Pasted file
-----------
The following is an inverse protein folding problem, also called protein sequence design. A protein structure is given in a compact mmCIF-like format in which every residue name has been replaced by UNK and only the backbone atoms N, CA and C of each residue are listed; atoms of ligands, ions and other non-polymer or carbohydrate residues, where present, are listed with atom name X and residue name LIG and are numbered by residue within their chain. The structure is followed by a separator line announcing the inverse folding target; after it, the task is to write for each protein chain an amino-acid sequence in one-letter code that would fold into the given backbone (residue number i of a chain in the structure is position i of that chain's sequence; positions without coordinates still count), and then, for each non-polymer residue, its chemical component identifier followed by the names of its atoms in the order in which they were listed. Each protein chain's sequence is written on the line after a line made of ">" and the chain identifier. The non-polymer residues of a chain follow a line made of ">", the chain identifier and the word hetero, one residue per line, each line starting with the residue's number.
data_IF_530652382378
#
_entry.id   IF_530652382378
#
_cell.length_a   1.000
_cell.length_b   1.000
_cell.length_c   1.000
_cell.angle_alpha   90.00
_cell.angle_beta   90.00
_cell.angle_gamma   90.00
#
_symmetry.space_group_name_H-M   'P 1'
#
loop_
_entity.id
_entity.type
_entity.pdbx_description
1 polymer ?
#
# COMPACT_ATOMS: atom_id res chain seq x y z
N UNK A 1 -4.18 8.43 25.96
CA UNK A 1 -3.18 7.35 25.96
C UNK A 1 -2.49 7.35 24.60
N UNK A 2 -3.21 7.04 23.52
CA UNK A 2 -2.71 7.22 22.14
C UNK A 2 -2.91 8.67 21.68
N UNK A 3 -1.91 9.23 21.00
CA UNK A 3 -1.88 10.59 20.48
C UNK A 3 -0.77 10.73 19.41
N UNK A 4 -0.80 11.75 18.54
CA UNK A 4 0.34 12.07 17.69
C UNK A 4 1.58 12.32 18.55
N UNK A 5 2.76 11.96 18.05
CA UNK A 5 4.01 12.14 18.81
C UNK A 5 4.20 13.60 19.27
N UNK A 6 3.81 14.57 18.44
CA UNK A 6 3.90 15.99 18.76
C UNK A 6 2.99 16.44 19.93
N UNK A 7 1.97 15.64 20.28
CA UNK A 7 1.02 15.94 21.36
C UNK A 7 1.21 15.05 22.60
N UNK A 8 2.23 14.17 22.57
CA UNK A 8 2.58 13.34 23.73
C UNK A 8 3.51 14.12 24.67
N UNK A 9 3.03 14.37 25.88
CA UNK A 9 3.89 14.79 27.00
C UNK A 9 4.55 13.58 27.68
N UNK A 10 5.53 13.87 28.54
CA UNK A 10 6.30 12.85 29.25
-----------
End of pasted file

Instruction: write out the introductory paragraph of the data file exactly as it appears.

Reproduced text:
The following is an inverse protein folding problem, also called protein sequence design. A protein structure is given in a compact mmCIF-like format in which every residue name has been replaced by UNK and only the backbone atoms N, CA and C of each residue are listed; atoms of ligands, ions and other non-polymer or carbohydrate residues, where present, are listed with atom name X and residue name LIG and are numbered by residue within their chain. The structure is followed by a separator line announcing the inverse folding target; after it, the task is to write for each protein chain an amino-acid sequence in one-letter code that would fold into the given backbone (residue number i of a chain in the structure is position i of that chain's sequence; positions without coordinates still count), and then, for each non-polymer residue, its chemical component identifier followed by the names of its atoms in the order in which they were listed. Each protein chain's sequence is written on the line after a line made of ">" and the chain identifier. The non-polymer residues of a chain follow a line made of ">", the chain identifier and the word hetero, one residue per line, each line starting with the residue's number.